What is a Red Notice?
A Red Notice is a request to law enforcement worldwide to locate and provisionally arrest a person pending extradition, surrender, or similar legal action.
It contains two main types of information:
- Information to identify the wanted person, such as their name, date of birth, nationality, hair and eye colour, photographs and fingerprints if available.
- Information related to the crime they are wanted for, which can typically be murder, rape, child abuse or armed robbery.
Red Notices are published by INTERPOL at the request of a member country, and must comply with INTERPOL’s Constitution and Rules. A Red Notice is not an international arrest warrant.
How many Red Notices are there?
There are currently approximately 69,270 valid Red Notices, of which some 7,500 are public.
The majority of Red Notices are restricted to law enforcement use only.
In some cases, for example where the public’s help is needed to locate an individual or they pose a threat to public safety, a public extract of the Red Notice is published on this website.
Who are the subjects of Red Notices?
Red Notices are issued for fugitives wanted either for prosecution or to serve a sentence. This follows judicial proceedings in the country issuing the request. This is not always the home country of the individual, but the country where the crime was committed.
When a person is sought for prosecution, they have not been convicted and should be considered innocent until proven guilty. A person sought to serve a sentence means they have been found guilty by a court in the issuing country.
What checks are done before a Red Notice is issued?
Every Red Notice request is checked by a specialised task force to ensure it is compliant with our rules. This review takes into account information available at the time of publication.
Whenever new and relevant information is brought to the attention of the General Secretariat after a Red Notice has been issued, the task force re-examines the case.
Offences for which a Red Notice may not be issued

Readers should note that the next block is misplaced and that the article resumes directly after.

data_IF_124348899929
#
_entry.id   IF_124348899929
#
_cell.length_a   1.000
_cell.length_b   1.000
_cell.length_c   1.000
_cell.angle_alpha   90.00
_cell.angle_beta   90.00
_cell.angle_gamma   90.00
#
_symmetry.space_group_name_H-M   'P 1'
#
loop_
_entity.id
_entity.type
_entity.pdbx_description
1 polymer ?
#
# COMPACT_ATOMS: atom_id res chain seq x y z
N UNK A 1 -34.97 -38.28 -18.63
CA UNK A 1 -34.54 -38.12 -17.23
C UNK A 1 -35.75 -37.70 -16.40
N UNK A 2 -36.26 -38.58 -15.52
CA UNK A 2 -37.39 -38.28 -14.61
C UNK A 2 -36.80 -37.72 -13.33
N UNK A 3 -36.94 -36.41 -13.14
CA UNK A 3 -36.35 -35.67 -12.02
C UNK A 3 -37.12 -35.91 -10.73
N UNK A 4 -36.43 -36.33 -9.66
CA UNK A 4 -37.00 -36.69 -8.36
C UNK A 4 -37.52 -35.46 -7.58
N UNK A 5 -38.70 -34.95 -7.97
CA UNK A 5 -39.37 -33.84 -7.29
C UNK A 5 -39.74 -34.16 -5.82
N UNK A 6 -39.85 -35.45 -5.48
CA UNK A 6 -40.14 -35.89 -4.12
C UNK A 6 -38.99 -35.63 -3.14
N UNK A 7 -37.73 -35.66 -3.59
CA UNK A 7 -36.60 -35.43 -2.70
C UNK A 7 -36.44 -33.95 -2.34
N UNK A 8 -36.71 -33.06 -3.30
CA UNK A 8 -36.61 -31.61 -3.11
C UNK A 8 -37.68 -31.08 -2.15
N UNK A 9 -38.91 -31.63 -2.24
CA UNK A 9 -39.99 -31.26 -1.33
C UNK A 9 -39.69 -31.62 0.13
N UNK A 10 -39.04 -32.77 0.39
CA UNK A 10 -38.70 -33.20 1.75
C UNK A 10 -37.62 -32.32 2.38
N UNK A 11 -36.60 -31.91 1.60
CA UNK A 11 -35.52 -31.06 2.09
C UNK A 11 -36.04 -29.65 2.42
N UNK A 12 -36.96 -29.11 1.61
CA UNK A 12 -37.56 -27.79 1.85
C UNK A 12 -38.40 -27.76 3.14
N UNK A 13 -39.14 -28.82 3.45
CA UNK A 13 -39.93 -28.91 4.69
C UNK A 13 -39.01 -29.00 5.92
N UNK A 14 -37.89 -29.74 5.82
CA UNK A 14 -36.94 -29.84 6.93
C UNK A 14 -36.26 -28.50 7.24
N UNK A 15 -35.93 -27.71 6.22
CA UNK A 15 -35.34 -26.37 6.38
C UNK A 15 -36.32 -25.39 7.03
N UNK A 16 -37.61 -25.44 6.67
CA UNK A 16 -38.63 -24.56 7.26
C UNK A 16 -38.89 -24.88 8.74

Article 83 of INTERPOL’s Rules on the Processing of Data (RPD) sets out the specific conditions for the publication of Red Notices.
Red Notices may be published only if the offence concerned is a serious ordinary-law crime. They may not be published for the following categories of offences:
- offences that in various countries raise controversial issues relating to behavioural or cultural norms;
- offences relating to family/private matters;
- offences originating from a violation of laws or regulations of an administrative nature or deriving from private disputes, unless the criminal activity is aimed at facilitating a serious crime or is suspected of being connected to organized crime.
The General Secretariat maintains a non-exhaustive list of specific offences that fall within the above categories.
The current list of offences for which a Red Notice may not be published can be downloaded in the Related Documents section below.
Are the individuals wanted by INTERPOL?
No, they are wanted by a country or an international tribunal.
INTERPOL cannot compel the law enforcement authorities in any country to arrest someone who is the subject of a Red Notice.
Each member country decides what legal value it gives to a Red Notice and the authority of their law enforcement officers to make arrests.
Why are Red Notices important?
They are used to simultaneously alert police in all our member countries about internationally wanted fugitives. Police in other countries can then be on the watch for them and use the Red Notice to support extradition proceedings.
Red Notices help bring fugitives to justice, sometimes many years after the original crime was committed.
What should I do if I have information on an individual?
Please inform your local police authorities and/or the INTERPOL General Secretariat.
Can I find out if a Red Notice has been issued for me?
You can contact the Commission for the Control of INTERPOL’s Files (CCF), an independent body. Applications to the CCF are free of charge and treated confidentially.